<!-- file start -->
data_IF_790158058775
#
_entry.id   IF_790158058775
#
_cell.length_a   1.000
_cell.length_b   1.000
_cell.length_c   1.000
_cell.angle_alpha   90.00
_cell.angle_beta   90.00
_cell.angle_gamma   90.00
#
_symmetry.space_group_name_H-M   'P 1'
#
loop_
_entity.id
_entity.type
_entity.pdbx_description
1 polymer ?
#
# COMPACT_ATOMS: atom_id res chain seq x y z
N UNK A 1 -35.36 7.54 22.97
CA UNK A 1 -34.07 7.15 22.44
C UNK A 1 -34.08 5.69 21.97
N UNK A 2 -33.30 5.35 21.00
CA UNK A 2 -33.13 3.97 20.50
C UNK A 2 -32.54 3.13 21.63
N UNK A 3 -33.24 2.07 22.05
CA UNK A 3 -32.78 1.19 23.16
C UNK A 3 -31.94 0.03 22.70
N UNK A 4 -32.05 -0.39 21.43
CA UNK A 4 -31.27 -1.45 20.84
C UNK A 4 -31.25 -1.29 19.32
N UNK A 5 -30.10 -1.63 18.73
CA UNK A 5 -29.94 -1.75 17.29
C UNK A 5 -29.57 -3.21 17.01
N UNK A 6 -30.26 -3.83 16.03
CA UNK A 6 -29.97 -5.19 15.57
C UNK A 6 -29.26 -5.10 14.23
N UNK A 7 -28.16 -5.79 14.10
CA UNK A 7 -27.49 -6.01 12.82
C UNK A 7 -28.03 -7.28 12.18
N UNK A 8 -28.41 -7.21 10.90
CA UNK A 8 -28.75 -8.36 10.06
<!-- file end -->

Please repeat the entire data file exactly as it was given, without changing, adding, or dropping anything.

data_IF_790158058775
#
_entry.id   IF_790158058775
#
_cell.length_a   1.000
_cell.length_b   1.000
_cell.length_c   1.000
_cell.angle_alpha   90.00
_cell.angle_beta   90.00
_cell.angle_gamma   90.00
#
_symmetry.space_group_name_H-M   'P 1'
#
loop_
_entity.id
_entity.type
_entity.pdbx_description
1 polymer ?
#
# COMPACT_ATOMS: atom_id res chain seq x y z
N UNK A 1 -35.36 7.54 22.97
CA UNK A 1 -34.07 7.15 22.44
C UNK A 1 -34.08 5.69 21.97
N UNK A 2 -33.30 5.35 21.00
CA UNK A 2 -33.13 3.97 20.50
C UNK A 2 -32.54 3.13 21.63
N UNK A 3 -33.24 2.07 22.05
CA UNK A 3 -32.78 1.19 23.16
C UNK A 3 -31.94 0.03 22.70
N UNK A 4 -32.05 -0.39 21.43
CA UNK A 4 -31.27 -1.45 20.84
C UNK A 4 -31.25 -1.29 19.32
N UNK A 5 -30.10 -1.63 18.73
CA UNK A 5 -29.94 -1.75 17.29
C UNK A 5 -29.57 -3.21 17.01
N UNK A 6 -30.26 -3.83 16.03
CA UNK A 6 -29.97 -5.19 15.57
C UNK A 6 -29.26 -5.10 14.23
N UNK A 7 -28.16 -5.79 14.10
CA UNK A 7 -27.49 -6.01 12.82
C UNK A 7 -28.03 -7.28 12.18
N UNK A 8 -28.41 -7.21 10.90
CA UNK A 8 -28.75 -8.36 10.06